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, 51 (2), 162-74

Clinical Practice Patterns and Beliefs in the Management of Hamstrings Strain Injuries


Clinical Practice Patterns and Beliefs in the Management of Hamstrings Strain Injuries

Andrea Di Trani Lobacz et al. J Athl Train.


Context: Hamstrings strain injuries (HSIs) are among the most commonly occurring injuries in sport and are top causes of missed playing time. Lingering symptoms, prolonged recovery, and a high reinjury rate (12%-34%) make HSI management a frustrating and challenging process for the athletic trainer (AT). The clinical practice patterns and opinions of ATs regarding HSI treatment and rehabilitation are unknown.

Objective: To examine the frequency of method use and opinions about current HSI management among ATs.

Design: Cross-sectional study.

Setting: Survey administered to registrants at the 2013 National Athletic Trainers' Association Clinical Symposia and AT Expo.

Patients or other participants: A total of 1356 certified ATs (691 men, 665 women; age = 35.4 ± 10.5 years, time certified = 11.92 ± 9.75 years).

Data collection and analysis: A survey was distributed electronically to 7272 registrants and on paper to another 700 attendees. Validity and reliability were established before distribution. Participants reported demographic information and rated their frequency of treatment and rehabilitation method use and agreement with questions assessing confidence, satisfaction, and desire for better clinical practice guidelines. Exploratory factor analysis and principal axis factor analysis were used. We also calculated descriptive statistics and χ(2) tests to assess practice patterns.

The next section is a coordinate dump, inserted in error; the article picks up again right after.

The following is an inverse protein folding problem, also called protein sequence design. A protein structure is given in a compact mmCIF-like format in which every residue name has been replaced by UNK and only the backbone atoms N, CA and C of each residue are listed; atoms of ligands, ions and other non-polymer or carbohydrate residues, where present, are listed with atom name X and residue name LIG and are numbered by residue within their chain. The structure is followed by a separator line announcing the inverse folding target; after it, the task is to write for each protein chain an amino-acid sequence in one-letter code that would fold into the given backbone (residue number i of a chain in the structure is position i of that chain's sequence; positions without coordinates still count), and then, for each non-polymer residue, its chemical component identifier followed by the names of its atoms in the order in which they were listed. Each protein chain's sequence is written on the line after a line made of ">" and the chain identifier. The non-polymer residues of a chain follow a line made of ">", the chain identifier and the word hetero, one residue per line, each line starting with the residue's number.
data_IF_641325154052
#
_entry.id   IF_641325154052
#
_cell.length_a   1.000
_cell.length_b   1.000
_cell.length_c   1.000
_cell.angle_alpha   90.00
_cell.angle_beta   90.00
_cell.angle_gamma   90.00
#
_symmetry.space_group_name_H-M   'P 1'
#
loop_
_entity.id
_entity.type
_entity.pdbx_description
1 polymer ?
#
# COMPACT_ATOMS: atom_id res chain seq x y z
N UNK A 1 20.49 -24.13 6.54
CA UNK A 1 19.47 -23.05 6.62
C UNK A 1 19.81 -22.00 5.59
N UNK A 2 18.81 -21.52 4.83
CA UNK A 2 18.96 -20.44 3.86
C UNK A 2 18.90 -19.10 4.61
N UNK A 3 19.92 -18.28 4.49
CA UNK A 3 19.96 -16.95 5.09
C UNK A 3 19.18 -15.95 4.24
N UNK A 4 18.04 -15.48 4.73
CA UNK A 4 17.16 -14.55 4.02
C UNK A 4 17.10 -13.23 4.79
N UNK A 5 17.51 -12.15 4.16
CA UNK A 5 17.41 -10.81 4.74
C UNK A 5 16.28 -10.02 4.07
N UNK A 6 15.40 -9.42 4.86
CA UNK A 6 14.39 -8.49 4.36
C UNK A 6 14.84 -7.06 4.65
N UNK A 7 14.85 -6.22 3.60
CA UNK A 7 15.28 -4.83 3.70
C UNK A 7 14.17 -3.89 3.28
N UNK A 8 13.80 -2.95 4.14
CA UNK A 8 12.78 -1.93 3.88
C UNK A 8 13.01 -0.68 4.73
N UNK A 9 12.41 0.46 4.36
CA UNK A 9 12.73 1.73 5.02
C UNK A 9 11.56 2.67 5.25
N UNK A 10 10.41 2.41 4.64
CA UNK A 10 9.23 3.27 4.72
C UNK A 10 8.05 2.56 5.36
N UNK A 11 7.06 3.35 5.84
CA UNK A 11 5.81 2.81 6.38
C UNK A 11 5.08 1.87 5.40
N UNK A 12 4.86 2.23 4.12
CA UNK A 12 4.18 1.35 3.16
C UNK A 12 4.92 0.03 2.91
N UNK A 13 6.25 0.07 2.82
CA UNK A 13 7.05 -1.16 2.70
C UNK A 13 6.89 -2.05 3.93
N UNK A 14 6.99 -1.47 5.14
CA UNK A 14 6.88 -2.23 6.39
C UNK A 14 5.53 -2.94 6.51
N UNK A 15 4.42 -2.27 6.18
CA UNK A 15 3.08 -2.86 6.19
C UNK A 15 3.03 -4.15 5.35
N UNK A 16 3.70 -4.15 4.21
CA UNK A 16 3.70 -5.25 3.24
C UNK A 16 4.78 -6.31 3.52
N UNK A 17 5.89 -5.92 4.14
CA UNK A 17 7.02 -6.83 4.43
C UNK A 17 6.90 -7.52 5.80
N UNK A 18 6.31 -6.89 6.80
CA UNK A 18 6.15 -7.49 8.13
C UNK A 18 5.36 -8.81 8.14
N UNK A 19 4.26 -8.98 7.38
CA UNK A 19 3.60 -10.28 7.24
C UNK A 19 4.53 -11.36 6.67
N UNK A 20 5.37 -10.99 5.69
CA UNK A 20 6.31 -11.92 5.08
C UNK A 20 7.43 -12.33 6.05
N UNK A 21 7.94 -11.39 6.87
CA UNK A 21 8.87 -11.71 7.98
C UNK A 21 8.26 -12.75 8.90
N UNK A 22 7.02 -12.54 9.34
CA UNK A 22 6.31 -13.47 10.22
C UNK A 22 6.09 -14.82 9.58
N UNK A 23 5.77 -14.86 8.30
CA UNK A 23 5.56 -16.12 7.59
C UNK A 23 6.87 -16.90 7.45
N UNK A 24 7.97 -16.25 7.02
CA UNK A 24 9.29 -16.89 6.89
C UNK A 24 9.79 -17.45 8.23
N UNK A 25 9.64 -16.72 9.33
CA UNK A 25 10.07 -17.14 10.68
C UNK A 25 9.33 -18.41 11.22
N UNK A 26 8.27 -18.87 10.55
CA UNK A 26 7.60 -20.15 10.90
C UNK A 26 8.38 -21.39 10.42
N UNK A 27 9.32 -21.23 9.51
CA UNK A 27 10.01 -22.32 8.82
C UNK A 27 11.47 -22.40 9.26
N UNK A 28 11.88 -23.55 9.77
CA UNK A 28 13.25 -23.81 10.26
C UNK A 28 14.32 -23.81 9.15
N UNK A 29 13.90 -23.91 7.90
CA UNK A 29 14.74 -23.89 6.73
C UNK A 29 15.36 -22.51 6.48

Results: The response rate was 17% (n = 1356). A 2-factor solution was accepted for factor analysis (r = 0.76, r = 0.70), indicating that ATs follow either a contemporary or traditional management style. Various practice patterns were evident across employment settings and years of clinical experience. Satisfaction with the current HSI management plan was high (73.6%), whereas confidence in returning an athlete to play was lower (62.0%). Rates of use were associated with belief in effectiveness for all methods assessed (P < .001). Higher confidence levels were associated with high use of several methods; we observed increased satisfaction (χ(2)2 = 22.5, P = .002) but not increased confidence levels in more experienced ATs.

Conclusions: Our study demonstrated the lack of consensus in HSI treatment and rehabilitation and the ATs' desire for better clinical practice guidelines. Future research in which multimodal strategies, including both traditional and contemporary methods, are studied is warranted for effective management of HSI.

Keywords: athletic trainer; muscle; reinjury.


Figure 1.
Figure 1.
Athletic trainers' responses to general practice questions. Abbreviation: HSI, hamstrings strain injury.
Figure 2.
Figure 2.
Use of A, Treatments, and B, Rehabilitation methods. a Graston Technique, Indianapolis, IN; Astym, Performance Dynamics, Inc, Muncie, IN.
Figure 3.
Figure 3.
Athletic trainers' responses to importance of return-to-play methods.

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